Obama’s tweet meister

Philip Seib on the shortcomings of the White House’s spin machine

The World Today Updated 27 November 2020 Published 27 May 2016 3 minute READ

Philip Seib

Lucius W. Nieman Professor of Journalism, Marquette University, Milwaukee

On May 5 The New York Times Magazine published a profile of Ben Rhodes, President Obama’s deputy national security adviser for strategic communications. Such an article might have attracted little interest but Rhodes’s condescending remarks have made him the focus of much negative attention.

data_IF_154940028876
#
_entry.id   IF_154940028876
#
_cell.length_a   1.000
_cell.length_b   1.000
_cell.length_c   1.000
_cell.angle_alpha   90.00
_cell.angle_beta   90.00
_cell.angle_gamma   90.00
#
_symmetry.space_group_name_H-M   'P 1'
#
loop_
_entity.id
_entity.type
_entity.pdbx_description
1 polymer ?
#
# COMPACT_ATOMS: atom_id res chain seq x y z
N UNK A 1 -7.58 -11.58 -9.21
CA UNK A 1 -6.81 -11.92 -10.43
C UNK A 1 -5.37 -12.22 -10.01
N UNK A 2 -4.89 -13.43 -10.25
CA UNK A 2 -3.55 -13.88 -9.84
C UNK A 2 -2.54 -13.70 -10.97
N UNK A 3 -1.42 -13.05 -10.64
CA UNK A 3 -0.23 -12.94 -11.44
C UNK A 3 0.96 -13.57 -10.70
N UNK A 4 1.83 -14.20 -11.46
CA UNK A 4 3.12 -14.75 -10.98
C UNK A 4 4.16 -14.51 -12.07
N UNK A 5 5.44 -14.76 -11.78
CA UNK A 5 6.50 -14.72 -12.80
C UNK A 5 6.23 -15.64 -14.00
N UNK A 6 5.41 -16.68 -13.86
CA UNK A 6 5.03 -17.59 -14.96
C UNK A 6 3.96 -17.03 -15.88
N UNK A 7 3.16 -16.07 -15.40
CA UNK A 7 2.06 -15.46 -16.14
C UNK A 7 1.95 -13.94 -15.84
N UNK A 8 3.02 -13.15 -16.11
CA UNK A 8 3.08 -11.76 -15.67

His comments not only call into question the honesty of policy statements from the White House, but they also display a fundamental disregard for the news media’s role in informing the public about what its government is doing. Performing that role requires that the relationship between press and government, although characterized by dynamic tension, be built on a foundation of mutual respect.

Rhodes told the article’s author, David Samuels, that journalists who cover international affairs from Washington ‘literally know nothing’ and are part of a foreign policy establishment he dismisses as an irrelevant ‘Blob’.

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